Letter from America: Buy and cell

Angelina Jolie
Image caption Angelina Jolie opted for a double mastectomy after testing for a gene seen as an indicator of possible breast cancer

The search for a cure to cancer is not one for the impatient, or those short of money.

But at least one small team of Scottish researchers may be getting close to something significant.

They are developing and trialling a drug that may yet prove to increase the life of an elderly patient with acute myeloid leukaemia (AML) - a condition for which the most recent new treatment was approved 44 years ago.

If it does so, by turning the cancer cells behaviour back on themselves, there could be applications far beyond that.

There are only nine in the research team, working in Dundee for a company called Cyclacel. In the 1990s, it spun out from the Dundee University work led by Sir David Lane, finding a gene common to more than half of people who suffer from cancer. He's since departed for a rather more attractive research post in Singapore.

The other nine employees of the company are in a 'corporate park' of impressive office blocks set amid original woodland and manicured lawns a short drive from New York.

While visiting the US, I've just visited them to learn more from president and chief executive Spiro Rombotis. He spent 10 years living in Dundee, building up the company.

But he had to get much closer to the specialists in life science investment within Wall Street's big financial firms.

Nowhere in Europe is there that expertise or the liquidity of life science capital markets to sustain the kind of investment that Cyclacel needs if it's to get through the hugely demanding and hugely expensive process of satisfying America's pharmaceutical regulator, the Food and Drug Administration.

This week, Spiro Rombotis updated investors with news of further progress with the trials. The latest findings indicate that a person aged over 75 with AML may live 9.4 months, while using the drug sapacitabine, whereas those without it live on average for only 3.4 months. They are both harsh figures, but such is the measurement of progress in drug development.

'Persistent and humble'

The staggering bit of this business - at least for anyone who's not in it - is the cost. The first quarter results from Cyclacel, issued this week, showed that losses have gone up slightly, to $3m, or £2m.

By most business standards, that doesn't look good. But in this line of work, that's to be expected. In 2012, there was revenue of only $112,000, but a loss (the measure applicable to shareholders) of $19m (£12.6m).

The annual report looks back to August 1996, with the inception of Cyclacel. It shows that the firm has received research grants making up revenue of $6.8m over 16 years. But in that same time, it's sustained losses totalling nearly $313m. That's more than £200m.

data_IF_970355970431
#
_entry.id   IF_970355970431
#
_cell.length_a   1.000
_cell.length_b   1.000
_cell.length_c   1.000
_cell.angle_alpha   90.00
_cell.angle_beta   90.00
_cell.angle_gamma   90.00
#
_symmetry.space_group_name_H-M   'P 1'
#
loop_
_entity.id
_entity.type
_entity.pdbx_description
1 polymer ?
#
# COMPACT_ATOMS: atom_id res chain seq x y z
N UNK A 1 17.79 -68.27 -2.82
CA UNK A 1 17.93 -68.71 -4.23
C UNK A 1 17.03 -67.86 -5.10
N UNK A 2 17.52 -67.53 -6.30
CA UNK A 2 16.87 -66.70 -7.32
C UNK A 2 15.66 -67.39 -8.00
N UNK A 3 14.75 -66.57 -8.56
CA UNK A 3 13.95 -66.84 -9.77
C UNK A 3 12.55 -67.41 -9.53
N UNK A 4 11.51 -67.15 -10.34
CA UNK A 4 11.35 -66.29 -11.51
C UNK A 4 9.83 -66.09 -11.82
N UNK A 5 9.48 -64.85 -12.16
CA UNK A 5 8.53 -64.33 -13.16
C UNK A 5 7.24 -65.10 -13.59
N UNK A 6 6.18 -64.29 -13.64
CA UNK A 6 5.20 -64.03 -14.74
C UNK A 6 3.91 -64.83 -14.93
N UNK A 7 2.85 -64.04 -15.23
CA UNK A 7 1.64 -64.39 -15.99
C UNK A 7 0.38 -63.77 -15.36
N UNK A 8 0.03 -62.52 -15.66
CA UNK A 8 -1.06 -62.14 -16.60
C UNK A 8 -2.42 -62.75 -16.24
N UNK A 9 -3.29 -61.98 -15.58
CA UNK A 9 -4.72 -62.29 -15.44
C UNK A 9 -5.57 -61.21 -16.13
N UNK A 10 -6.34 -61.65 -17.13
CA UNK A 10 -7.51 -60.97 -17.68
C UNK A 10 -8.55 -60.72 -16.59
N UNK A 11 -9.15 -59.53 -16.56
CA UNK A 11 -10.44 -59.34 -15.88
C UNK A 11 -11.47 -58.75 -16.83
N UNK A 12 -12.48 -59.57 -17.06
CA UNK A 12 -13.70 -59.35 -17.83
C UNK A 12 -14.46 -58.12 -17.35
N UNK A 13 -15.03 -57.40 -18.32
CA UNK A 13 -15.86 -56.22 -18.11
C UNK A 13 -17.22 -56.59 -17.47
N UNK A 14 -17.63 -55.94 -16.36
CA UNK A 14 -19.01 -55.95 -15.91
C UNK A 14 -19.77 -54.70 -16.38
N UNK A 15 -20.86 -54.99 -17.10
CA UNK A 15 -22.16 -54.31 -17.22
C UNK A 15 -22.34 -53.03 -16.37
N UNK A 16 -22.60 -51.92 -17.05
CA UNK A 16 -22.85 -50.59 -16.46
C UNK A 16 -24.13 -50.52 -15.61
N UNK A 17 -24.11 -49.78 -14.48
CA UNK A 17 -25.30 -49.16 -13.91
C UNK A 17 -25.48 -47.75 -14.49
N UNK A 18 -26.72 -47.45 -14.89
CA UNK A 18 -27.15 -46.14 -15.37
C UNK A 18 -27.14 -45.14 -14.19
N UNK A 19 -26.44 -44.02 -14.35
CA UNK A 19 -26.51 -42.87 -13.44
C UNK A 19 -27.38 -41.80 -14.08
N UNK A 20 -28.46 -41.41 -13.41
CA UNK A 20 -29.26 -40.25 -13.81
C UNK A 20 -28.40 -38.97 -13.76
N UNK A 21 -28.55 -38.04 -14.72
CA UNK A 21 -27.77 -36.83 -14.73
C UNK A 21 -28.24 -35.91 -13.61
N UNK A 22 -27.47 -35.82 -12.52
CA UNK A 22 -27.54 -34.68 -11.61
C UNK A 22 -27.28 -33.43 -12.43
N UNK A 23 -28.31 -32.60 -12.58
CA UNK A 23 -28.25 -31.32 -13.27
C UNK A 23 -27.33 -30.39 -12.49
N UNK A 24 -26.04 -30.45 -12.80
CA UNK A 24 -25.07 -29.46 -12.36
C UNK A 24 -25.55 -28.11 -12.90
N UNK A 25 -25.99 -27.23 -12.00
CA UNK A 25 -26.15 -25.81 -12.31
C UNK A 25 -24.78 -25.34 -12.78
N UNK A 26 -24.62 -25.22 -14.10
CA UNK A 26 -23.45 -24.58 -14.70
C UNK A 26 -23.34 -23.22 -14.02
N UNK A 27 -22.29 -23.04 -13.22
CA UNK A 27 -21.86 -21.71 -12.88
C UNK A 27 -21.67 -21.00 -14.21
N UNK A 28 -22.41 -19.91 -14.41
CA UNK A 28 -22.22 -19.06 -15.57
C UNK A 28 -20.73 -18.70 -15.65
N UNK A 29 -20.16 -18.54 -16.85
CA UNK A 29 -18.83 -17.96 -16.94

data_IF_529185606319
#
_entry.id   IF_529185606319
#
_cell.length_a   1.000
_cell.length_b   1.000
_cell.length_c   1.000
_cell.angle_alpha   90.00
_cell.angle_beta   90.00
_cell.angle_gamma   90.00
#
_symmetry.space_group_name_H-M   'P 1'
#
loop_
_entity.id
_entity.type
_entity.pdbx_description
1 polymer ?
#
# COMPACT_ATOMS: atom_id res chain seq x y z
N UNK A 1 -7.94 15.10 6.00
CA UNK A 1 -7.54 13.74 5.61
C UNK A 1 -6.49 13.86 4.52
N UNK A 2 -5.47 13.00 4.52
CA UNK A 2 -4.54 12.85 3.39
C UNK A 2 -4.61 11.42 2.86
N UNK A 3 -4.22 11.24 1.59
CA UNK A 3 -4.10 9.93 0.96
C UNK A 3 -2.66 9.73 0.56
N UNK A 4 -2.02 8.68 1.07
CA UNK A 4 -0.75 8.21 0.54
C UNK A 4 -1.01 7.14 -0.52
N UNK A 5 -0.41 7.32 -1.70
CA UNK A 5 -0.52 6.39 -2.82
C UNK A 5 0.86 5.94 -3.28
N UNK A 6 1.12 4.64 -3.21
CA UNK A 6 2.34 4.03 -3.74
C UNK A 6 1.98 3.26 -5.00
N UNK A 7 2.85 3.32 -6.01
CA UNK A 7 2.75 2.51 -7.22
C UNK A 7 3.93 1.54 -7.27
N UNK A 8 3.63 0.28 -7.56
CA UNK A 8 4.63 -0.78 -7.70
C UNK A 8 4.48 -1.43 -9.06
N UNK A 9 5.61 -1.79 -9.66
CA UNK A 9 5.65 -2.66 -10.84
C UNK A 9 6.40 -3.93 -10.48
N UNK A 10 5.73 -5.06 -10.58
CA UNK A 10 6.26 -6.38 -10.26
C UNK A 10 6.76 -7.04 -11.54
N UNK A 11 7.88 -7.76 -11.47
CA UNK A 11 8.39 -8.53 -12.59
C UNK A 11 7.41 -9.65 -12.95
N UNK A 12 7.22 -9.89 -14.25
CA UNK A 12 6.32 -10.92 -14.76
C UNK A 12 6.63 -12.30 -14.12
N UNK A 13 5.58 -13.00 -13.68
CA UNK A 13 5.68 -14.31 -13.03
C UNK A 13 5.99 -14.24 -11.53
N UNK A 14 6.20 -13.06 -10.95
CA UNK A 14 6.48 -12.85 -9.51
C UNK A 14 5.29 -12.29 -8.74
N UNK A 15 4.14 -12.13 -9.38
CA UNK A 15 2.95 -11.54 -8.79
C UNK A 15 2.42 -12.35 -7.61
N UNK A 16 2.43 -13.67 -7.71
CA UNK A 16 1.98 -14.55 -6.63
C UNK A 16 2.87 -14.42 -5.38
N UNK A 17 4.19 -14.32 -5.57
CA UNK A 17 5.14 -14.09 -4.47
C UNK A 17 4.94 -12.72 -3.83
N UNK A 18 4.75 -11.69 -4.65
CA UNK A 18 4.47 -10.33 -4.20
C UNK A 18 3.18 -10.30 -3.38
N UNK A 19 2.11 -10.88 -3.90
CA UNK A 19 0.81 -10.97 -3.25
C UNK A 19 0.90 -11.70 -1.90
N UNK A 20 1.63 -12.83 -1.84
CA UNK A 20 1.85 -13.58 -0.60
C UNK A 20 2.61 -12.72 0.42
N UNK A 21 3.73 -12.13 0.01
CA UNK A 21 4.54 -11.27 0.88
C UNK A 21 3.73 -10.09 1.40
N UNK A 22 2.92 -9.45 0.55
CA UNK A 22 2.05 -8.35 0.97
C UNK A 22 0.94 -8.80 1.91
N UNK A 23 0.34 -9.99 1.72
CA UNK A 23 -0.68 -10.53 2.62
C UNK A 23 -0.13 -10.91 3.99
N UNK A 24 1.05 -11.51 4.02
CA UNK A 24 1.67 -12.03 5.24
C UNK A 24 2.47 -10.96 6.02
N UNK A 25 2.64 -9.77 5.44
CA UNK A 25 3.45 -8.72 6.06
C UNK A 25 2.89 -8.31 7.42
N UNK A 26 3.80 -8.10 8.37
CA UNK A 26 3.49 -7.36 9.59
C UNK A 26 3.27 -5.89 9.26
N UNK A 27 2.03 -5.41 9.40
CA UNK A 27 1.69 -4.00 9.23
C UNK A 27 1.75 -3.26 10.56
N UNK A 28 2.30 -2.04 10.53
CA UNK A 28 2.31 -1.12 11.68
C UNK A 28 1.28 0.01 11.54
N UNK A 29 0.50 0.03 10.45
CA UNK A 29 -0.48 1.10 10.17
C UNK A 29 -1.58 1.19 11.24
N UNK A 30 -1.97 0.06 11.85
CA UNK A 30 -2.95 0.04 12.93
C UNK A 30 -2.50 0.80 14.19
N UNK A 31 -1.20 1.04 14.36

So this requires committed investors, who know what they're doing. It's reckoned that the average drug costs around $1bn to bring to market, and the attrition rate is colossal.

According to Spiro Rombotis: "This is a marathon - you have to be patient, persistent and also extremely humble to take on such a huge challenge."

The chance of success? "Before we enter pre-clinical investigation, less than one in 100. Once we enter clinical trials, maybe 10%. After we got to phase two, 40%. And in phase 3: 60%".

With Cyclacel now a third of the way through the third phase, you can expect to hear more from Mr Rombotis on BBC Radio Scotland's Business Scotland programme later this month.

Faulty gene

But that preview provides a bit of context for a big controversy relating to the news, published in the New York Times on Tuesday, that the actress Angelina Jolie has opted to have a double mastectomy, without having been diagnosed with breast cancer.

A test showed that she carries the same genetic sequence that led to her mother's early death. Whereas most people have a sequence called BRCA1, which helps to suppress tumours, some people are born with a faulty version of it, so tumours go unchecked. That condition gave Ms Jolie (her doctors told her) an 87% chance of contracting the same cancer by the age of 70. It's also believed to lead to a 44% chance of ovarian cancer.

The actress was encouraging other women facing the same predicament to face up to it, and she has been widely praised for doing so. One reckoning is that around 7% of breast cancers are related to the BRCA1 mutation, or the similar BRCA2.

The controversy is that the test costs more than £2,000, and that's because the BRCA1 genetic sequence was discovered by, and is owned by, Myriad Genetics. This is a molecular diagnostics firm, based in Salt Lake City, Utah, with a monopoly of the testing and the ability to put constraints on further research into the sequence.

As Cyclacel has also recently found, this is an expensively litigious business in an expensively litigious country. Myriad is being sued by a group representing academic researchers, claiming it cannot be right that genetic sequences can be owned as intellectual property.

How can you own something which is naturally occurring, and protect it for your own commercial interest, goes one side of the argument? But without intellectual property rights, goes the industry, such research won't be done and cures won't be developed.

The US Supreme Court is due to rule on that later this year, with huge implications for the development of genetically-based personalised medicine.

In the meantime, the Angelina Jolie publicity was not only good for the health of women facing the same genetic condition. It was good for business: Myriad's stock price in New York rose by 4%.

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